Climate change will affect many areas of our lives in the coming years. This also applies to the spread of infectious diseases and vectors. Both science and the public health service will be required in addressing these future challenges. For this reason, the German Research Platform for Zoonoses, together with the Academy of Public Health in Düsseldorf, is hosting a workshop series on "Climate Change and Zoonoses." In the first part Prof. Carl Beierkuhnlein (University of Bayreuth) and Prof. René Gottschalk (Public Health Department Frankfurt a.M.) adressed in their talks the question what climate change might mean in terms of the spread and local risk of infectious diseases.
Interest in the topic was high. At this point, the online format, which was necessary due to the pandemic, was an opportunity to bring together the nearly 100 participants from all over Germany in a virtual space.
The introduction to the topic was given by Prof. Carl Beierkuhnlein. The holder of the Chair of Biogeography at the University of Bayreuth has been researching the spread of vector-borne infectious diseases under changing climatic conditions for years. In his introduction, Mr. Beierkuhnlein pointed out that evidence of a connection between climate, land use and infectious diseases could already be found in the past. In today's context of anthropogenic climate change and loss of biodiversity due to land use, changing distribution profiles of vectors and pathogens are to be expected. However, compared to the past, the interconnectedness of the world has greatly increased. As a result, the time scale for change is now different, he said. A pathogen or vector can now travel around the world in a very short time. This speeds up processes immensely. This can be seen, for example, at international ports or airports, which can act as gateways for various invasive species and pathogens. In the future, for example, dengue fever, West Nile fever, Usutu virus or even leishmaniasis could become a problem in new regions of the world.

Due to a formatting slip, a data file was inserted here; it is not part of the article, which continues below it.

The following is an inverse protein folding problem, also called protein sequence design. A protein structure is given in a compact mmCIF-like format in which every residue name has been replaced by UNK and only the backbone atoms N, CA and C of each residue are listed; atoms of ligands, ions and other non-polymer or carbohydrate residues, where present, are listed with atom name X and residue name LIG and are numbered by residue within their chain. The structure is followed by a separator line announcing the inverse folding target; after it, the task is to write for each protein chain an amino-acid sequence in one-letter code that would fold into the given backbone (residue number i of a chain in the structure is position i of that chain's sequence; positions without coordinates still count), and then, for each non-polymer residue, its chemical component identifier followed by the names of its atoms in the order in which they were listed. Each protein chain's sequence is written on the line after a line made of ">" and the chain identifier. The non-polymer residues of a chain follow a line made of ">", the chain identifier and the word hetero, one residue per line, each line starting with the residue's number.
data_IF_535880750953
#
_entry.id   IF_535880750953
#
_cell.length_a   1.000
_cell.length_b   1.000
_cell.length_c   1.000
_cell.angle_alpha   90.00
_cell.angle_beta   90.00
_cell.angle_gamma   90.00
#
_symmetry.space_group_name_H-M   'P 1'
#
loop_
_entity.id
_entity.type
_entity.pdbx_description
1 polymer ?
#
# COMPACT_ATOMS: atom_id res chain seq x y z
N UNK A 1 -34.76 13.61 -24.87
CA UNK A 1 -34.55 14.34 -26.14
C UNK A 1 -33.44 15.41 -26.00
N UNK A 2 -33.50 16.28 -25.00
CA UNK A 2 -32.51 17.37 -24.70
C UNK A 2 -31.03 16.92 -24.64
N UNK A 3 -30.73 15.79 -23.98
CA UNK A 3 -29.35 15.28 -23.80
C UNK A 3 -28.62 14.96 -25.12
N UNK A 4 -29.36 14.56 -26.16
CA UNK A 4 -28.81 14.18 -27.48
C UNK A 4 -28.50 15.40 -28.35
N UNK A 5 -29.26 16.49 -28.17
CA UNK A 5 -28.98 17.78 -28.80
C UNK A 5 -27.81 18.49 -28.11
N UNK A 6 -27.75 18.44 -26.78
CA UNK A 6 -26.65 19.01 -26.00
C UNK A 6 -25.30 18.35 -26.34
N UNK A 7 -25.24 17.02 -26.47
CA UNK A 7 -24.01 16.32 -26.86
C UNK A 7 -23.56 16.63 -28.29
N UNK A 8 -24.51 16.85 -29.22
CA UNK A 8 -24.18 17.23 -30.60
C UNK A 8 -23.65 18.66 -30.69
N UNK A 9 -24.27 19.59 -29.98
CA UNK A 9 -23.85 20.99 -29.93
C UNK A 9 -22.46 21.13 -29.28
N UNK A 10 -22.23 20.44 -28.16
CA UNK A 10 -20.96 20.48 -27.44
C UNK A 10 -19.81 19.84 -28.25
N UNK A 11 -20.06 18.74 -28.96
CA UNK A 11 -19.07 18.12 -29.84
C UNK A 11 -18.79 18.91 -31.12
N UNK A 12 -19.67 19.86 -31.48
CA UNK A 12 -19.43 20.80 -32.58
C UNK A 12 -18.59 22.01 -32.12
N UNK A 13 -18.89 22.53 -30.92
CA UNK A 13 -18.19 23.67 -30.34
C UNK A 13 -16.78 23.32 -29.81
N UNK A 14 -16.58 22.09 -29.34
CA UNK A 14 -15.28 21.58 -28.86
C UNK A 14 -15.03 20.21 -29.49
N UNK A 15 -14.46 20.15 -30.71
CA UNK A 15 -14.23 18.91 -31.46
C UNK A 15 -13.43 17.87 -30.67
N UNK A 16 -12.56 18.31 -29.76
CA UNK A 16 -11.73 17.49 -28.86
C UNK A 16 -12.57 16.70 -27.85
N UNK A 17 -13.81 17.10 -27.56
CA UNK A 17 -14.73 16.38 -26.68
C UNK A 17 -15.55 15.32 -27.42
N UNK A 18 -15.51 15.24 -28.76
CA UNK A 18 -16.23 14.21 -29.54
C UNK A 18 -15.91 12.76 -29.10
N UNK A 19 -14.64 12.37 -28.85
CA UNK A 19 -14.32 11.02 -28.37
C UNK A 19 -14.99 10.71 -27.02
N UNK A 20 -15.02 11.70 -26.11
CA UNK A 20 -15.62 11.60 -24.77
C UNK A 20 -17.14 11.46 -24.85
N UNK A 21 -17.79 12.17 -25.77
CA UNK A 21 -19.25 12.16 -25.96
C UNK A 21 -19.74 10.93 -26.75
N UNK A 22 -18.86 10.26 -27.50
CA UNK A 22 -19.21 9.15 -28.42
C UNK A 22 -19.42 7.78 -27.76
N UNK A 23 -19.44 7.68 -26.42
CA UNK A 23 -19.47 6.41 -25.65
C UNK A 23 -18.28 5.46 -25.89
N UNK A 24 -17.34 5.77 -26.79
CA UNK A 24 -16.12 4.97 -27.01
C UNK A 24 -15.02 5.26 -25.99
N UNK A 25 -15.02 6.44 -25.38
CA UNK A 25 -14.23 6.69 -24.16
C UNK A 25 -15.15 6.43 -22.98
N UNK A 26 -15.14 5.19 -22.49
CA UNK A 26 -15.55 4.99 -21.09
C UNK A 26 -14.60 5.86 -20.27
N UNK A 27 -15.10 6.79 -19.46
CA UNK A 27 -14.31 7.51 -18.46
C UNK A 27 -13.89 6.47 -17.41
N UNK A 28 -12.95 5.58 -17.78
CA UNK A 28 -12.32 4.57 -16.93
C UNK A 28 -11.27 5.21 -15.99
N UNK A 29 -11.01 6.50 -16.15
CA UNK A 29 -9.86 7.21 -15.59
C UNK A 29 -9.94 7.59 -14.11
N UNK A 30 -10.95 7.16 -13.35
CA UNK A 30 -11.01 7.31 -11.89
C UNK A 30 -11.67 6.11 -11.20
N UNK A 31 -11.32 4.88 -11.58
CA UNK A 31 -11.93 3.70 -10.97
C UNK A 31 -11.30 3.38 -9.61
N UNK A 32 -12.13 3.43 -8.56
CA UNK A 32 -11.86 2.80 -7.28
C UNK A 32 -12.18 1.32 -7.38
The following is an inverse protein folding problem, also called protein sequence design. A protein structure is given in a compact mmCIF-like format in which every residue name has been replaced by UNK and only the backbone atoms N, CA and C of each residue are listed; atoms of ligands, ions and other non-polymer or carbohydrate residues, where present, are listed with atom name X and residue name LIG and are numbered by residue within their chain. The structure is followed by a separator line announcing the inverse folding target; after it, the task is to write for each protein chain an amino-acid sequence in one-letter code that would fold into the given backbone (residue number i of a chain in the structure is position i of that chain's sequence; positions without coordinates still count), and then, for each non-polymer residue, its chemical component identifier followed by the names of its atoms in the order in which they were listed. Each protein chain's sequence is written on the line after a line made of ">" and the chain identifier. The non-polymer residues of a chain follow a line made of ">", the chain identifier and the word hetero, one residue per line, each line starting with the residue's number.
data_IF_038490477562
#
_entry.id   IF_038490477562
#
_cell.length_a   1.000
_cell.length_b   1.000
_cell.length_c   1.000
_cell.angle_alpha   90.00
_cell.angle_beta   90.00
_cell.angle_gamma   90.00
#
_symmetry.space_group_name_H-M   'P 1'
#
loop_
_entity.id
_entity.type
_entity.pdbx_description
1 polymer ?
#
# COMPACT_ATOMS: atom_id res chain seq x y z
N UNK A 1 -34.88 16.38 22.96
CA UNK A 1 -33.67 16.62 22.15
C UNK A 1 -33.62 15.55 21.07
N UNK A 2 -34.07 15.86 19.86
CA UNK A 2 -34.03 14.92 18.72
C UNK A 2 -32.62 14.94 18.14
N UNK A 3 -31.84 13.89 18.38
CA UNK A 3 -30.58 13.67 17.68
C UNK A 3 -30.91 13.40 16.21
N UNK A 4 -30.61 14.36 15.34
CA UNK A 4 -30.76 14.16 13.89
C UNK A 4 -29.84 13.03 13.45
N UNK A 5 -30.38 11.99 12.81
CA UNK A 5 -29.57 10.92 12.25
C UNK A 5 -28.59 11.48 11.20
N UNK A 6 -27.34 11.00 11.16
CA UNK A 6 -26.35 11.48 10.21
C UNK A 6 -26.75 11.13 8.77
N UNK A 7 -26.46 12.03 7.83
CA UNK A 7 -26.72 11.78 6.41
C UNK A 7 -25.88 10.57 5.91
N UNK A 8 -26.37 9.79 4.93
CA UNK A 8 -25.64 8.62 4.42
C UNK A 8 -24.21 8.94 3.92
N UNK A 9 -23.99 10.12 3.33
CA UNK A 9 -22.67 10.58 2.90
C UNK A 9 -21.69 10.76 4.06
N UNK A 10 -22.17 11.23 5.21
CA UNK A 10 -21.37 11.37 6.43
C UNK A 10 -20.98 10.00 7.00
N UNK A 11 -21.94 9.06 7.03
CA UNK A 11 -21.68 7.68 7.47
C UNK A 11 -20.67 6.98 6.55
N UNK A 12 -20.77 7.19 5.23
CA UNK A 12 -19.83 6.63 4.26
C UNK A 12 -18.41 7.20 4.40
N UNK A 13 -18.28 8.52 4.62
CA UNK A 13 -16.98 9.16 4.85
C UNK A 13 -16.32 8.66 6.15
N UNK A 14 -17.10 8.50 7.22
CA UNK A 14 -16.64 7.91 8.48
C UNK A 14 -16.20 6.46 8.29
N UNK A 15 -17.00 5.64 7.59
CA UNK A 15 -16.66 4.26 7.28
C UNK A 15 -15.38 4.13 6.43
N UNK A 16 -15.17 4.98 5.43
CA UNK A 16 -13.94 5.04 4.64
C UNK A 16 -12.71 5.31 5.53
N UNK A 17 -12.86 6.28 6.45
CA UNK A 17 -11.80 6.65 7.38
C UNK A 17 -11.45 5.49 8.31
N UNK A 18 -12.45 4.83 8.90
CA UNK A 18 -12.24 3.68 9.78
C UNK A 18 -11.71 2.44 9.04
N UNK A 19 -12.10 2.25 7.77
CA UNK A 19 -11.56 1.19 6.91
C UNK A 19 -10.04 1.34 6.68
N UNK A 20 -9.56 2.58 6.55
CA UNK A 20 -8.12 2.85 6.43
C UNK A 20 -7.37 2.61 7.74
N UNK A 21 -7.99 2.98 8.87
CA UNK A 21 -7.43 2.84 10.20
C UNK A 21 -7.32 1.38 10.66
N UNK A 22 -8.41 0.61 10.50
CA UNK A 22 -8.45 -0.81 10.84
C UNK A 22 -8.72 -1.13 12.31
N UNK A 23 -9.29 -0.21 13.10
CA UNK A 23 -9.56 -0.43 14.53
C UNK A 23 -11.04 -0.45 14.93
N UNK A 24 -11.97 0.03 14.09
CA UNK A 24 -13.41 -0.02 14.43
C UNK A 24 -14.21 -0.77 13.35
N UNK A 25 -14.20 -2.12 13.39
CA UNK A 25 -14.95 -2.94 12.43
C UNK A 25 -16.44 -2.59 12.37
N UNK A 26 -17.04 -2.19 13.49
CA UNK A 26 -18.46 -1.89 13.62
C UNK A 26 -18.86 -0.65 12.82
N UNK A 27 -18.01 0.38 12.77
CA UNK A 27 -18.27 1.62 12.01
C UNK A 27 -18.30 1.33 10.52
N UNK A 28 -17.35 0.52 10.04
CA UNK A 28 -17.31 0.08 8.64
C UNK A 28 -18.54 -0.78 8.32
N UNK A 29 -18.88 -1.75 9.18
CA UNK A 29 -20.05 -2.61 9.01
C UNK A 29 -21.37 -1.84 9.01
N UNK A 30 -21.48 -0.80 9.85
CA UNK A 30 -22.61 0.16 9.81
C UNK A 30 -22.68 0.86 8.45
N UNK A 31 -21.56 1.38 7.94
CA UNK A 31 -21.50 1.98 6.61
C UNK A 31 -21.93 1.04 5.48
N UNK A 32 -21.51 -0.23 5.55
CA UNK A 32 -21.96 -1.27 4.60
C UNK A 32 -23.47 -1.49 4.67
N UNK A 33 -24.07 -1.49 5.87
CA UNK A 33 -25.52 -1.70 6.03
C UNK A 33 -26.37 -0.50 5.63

To link climate and pathogen data, Prof. Beierkuhnlein and his team are creating models that link correlative environmental models with epidemiological models. The connection, he says, allows them to create new risk estimates for the occurrence of infectious diseases. One example is BayVirMos, which looks at mosquito-borne diseases in Bavaria. In the best case scenario, physicians can use this data for diagnostics to better assess the risk of certain infectious diseases in a specific location at a specific time. Although a model should not be misunderstood as a prediction of the future, it can still provide valuable clues as to what challenges might be expected in the future. For example, Zoonose RISKTOOL can be used to identify possible future zoonosis risk areas by combining ecological knowledge of pathogen, vector and host. The public health sector can also benefit from these predictions. However, the quality of the models depends on the quality and quantity of available data. Consequently, data collection is another area in which the public health sector and science could cooperate more closely in the future.